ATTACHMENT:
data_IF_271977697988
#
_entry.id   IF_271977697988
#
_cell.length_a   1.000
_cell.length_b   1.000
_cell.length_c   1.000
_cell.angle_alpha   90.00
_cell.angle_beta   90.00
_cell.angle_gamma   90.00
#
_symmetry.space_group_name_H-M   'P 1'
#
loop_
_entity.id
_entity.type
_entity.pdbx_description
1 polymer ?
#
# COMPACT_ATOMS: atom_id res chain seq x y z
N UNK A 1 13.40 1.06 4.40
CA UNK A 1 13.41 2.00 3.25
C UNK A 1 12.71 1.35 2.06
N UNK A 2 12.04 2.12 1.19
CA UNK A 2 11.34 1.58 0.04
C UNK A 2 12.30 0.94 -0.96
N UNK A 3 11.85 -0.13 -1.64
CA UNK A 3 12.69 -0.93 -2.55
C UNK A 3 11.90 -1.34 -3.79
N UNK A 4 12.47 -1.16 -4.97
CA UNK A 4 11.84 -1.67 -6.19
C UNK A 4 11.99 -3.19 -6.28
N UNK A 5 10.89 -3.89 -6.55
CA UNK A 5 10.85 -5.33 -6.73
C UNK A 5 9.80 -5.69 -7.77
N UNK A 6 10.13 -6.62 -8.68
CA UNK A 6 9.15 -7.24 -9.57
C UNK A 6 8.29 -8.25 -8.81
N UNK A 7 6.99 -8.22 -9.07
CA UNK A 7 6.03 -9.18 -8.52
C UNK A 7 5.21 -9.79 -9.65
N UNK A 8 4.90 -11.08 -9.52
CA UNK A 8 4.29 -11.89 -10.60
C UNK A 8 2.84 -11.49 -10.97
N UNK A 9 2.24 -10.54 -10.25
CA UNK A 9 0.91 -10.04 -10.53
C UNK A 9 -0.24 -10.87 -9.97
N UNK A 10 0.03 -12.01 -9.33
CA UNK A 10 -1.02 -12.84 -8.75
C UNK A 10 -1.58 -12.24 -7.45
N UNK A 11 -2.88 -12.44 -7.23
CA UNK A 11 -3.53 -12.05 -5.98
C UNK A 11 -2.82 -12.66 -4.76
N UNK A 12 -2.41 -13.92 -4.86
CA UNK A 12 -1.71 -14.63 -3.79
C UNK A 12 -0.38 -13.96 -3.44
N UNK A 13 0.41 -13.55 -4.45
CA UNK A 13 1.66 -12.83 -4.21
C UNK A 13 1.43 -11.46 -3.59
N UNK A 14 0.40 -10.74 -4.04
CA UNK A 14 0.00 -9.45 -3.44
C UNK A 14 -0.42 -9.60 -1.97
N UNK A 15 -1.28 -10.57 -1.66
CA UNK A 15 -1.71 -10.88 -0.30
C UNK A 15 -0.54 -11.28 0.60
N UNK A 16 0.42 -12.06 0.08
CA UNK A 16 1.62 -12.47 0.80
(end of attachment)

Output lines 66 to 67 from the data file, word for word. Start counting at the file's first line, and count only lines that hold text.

N UNK A 16 0.42 -12.06 0.08
CA UNK A 16 1.62 -12.47 0.80